A 7-mile segment of the trail is also known as the Miami Beach Boardwalk or Beachwalk. Despite the word "boardwalk" the pathway has a smooth, pattern-painted concrete surface. Running along the beaches of Miami Beach's Atlantic shoreline, this section passes by Ocean Drive Promenade, Indian Beach Park, Allison Park & Playground, the Miami Beach Playground (5313 Collins Ave), the North Shore Community Center, and numerous local businesses. From 5th Street at the south end of Lummus Park (1130 Ocean Dr), the pathway runs through North Shore Oceanside Park to 87th Terrace, where Miami Beach becomes Surfside Beach. For those on bikes, blades, or skates, please travel slowly and be mindful of pedestrians, who have right-of-way. Officially, pets are also not allowed, but there are those who risk the small fine to walk their dogs on the path. As long as the pets are on leashes, don't disturb others, and their human companions clean up after them, it is unlikely to be a problem. Please note that dogs are not allowed on the sand on Miami Beach.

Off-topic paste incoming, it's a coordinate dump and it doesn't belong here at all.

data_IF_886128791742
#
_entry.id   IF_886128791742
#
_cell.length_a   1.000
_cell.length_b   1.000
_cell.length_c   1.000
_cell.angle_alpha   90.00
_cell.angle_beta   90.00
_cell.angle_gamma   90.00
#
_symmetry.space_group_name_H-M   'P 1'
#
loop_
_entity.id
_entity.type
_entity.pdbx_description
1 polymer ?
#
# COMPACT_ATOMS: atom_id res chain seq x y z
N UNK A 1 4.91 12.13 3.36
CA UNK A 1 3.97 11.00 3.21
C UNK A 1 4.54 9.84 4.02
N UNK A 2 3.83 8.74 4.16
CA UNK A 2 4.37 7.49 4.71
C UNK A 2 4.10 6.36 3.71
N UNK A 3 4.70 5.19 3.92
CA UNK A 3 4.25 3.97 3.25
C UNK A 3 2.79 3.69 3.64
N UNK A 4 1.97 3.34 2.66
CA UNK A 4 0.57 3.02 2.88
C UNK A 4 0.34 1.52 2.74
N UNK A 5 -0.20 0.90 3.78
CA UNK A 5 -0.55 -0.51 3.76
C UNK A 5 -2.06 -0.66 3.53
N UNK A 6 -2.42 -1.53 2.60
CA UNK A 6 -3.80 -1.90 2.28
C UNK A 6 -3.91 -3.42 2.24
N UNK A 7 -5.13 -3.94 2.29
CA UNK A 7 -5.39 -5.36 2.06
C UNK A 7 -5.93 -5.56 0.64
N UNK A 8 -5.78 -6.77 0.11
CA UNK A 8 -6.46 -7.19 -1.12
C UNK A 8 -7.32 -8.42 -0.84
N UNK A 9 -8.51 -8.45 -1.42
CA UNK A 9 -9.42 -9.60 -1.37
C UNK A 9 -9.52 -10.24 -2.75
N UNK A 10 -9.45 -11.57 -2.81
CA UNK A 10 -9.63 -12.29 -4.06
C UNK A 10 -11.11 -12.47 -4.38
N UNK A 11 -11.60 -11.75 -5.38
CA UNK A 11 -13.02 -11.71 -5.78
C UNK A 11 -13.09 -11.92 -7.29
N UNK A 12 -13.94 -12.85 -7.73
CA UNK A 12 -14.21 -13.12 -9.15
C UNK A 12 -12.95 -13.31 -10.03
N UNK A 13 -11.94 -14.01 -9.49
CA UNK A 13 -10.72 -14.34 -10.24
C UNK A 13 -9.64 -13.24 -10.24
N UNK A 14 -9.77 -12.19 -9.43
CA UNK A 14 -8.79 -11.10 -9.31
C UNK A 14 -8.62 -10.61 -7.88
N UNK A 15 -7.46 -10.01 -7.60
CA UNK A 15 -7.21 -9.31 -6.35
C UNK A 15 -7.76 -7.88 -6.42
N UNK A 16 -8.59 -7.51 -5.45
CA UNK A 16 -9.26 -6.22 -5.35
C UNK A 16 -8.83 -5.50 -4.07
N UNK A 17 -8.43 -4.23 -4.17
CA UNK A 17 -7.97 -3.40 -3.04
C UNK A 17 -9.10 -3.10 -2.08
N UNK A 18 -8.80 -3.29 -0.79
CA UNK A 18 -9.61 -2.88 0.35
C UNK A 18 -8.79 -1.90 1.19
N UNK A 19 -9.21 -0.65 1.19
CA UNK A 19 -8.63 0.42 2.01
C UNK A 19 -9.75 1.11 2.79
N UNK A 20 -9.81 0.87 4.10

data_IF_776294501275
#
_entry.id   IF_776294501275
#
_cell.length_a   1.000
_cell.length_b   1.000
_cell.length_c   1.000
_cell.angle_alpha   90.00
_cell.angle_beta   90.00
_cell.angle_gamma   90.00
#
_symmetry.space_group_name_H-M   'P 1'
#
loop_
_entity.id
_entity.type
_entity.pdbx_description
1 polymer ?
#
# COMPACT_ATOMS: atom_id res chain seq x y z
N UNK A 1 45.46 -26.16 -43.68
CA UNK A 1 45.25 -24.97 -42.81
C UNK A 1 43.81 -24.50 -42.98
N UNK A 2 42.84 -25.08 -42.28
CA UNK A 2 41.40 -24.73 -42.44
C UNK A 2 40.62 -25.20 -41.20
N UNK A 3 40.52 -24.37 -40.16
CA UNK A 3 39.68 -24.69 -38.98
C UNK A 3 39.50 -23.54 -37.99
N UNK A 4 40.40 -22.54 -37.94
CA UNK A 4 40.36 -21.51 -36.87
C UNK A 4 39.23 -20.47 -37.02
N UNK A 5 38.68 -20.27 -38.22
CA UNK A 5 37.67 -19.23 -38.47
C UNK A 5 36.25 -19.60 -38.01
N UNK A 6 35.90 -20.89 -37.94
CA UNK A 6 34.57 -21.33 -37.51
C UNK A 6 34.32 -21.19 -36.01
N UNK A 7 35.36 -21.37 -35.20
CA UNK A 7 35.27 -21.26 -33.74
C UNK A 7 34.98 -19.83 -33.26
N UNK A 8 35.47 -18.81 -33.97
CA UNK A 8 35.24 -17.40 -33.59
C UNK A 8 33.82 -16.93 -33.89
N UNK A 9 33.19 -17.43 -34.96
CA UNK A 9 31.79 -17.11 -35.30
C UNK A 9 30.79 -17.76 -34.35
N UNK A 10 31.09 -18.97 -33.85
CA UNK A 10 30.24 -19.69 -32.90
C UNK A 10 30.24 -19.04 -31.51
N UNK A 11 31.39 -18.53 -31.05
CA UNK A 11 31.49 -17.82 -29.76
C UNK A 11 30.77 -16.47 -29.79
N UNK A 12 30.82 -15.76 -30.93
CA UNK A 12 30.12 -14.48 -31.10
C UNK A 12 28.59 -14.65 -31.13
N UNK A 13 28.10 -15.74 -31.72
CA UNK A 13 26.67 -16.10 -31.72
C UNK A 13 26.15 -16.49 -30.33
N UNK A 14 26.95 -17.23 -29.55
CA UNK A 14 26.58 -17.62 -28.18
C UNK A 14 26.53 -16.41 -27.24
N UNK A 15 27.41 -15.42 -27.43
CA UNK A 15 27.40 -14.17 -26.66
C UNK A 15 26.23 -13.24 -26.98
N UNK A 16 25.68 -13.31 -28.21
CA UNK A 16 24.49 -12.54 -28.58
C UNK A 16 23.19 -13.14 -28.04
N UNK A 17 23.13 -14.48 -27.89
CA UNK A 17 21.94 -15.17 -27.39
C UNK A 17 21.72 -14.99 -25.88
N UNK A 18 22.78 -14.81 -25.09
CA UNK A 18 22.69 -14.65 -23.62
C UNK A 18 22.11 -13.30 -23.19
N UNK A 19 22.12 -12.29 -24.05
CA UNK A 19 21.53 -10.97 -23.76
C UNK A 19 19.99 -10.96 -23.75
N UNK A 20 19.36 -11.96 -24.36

From 87th Terrace, the Atlantic Greenway continues through Surfside and Bal Harbour, where it ends at the barrier island's northern shore. With the trail complete, it is possible to traverse the entire length of Miami Beach's Atlantic shoreline on paved paths. The Atlantic Greenway is also part of two much larger projects: the Miami LOOP, a developing 225-mile trail network throughout Miami-Dade County, and the East Coast Greenway, which is connecting trails from Florida to Maine. It is the final link in the Miami Beach portion of the East Coast Greenway.